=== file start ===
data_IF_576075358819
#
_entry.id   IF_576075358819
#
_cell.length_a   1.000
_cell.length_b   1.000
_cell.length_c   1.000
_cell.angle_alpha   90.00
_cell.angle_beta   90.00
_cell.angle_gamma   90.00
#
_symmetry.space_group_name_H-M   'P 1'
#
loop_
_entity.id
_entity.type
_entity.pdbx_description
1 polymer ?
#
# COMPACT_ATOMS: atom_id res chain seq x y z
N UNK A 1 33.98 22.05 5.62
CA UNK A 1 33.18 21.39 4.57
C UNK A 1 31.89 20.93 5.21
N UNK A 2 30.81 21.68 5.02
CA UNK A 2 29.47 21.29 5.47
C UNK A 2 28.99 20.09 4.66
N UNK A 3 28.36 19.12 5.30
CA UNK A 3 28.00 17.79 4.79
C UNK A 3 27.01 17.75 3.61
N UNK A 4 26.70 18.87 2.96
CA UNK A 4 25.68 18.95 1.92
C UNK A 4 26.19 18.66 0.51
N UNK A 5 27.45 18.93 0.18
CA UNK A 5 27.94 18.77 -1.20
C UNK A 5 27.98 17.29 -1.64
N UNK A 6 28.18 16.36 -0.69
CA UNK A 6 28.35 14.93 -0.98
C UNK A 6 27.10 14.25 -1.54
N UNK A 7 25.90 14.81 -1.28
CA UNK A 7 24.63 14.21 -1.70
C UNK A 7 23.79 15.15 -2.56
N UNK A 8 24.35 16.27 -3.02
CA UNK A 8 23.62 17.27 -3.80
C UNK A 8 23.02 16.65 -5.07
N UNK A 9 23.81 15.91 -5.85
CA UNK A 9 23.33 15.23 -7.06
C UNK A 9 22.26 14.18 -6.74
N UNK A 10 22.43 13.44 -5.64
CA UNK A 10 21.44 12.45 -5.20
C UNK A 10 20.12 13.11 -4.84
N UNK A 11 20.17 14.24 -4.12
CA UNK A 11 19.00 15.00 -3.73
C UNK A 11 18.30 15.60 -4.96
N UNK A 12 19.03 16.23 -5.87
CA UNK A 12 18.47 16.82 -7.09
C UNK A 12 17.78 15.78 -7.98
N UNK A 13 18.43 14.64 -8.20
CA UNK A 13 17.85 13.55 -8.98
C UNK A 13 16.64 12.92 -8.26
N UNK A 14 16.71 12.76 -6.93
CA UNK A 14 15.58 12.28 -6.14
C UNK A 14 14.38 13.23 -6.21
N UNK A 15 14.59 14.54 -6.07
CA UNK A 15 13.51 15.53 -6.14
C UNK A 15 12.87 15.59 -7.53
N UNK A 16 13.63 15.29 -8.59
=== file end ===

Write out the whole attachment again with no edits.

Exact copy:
data_IF_576075358819
#
_entry.id   IF_576075358819
#
_cell.length_a   1.000
_cell.length_b   1.000
_cell.length_c   1.000
_cell.angle_alpha   90.00
_cell.angle_beta   90.00
_cell.angle_gamma   90.00
#
_symmetry.space_group_name_H-M   'P 1'
#
loop_
_entity.id
_entity.type
_entity.pdbx_description
1 polymer ?
#
# COMPACT_ATOMS: atom_id res chain seq x y z
N UNK A 1 33.98 22.05 5.62
CA UNK A 1 33.18 21.39 4.57
C UNK A 1 31.89 20.93 5.21
N UNK A 2 30.81 21.68 5.02
CA UNK A 2 29.47 21.29 5.47
C UNK A 2 28.99 20.09 4.66
N UNK A 3 28.36 19.12 5.30
CA UNK A 3 28.00 17.79 4.79
C UNK A 3 27.01 17.75 3.61
N UNK A 4 26.70 18.87 2.96
CA UNK A 4 25.68 18.95 1.92
C UNK A 4 26.19 18.66 0.51
N UNK A 5 27.45 18.93 0.18
CA UNK A 5 27.94 18.77 -1.20
C UNK A 5 27.98 17.29 -1.64
N UNK A 6 28.18 16.36 -0.69
CA UNK A 6 28.35 14.93 -0.98
C UNK A 6 27.10 14.25 -1.54
N UNK A 7 25.90 14.81 -1.28
CA UNK A 7 24.63 14.21 -1.70
C UNK A 7 23.79 15.15 -2.56
N UNK A 8 24.35 16.27 -3.02
CA UNK A 8 23.62 17.27 -3.80
C UNK A 8 23.02 16.65 -5.07
N UNK A 9 23.81 15.91 -5.85
CA UNK A 9 23.33 15.23 -7.06
C UNK A 9 22.26 14.18 -6.74
N UNK A 10 22.43 13.44 -5.64
CA UNK A 10 21.44 12.45 -5.20
C UNK A 10 20.12 13.11 -4.84
N UNK A 11 20.17 14.24 -4.12
CA UNK A 11 19.00 15.00 -3.73
C UNK A 11 18.30 15.60 -4.96
N UNK A 12 19.03 16.23 -5.87
CA UNK A 12 18.47 16.82 -7.09
C UNK A 12 17.78 15.78 -7.98
N UNK A 13 18.43 14.64 -8.20
CA UNK A 13 17.85 13.55 -8.98
C UNK A 13 16.64 12.92 -8.26
N UNK A 14 16.71 12.76 -6.93
CA UNK A 14 15.58 12.28 -6.14
C UNK A 14 14.38 13.23 -6.21
N UNK A 15 14.59 14.54 -6.07
CA UNK A 15 13.51 15.53 -6.14
C UNK A 15 12.87 15.59 -7.53
N UNK A 16 13.63 15.29 -8.59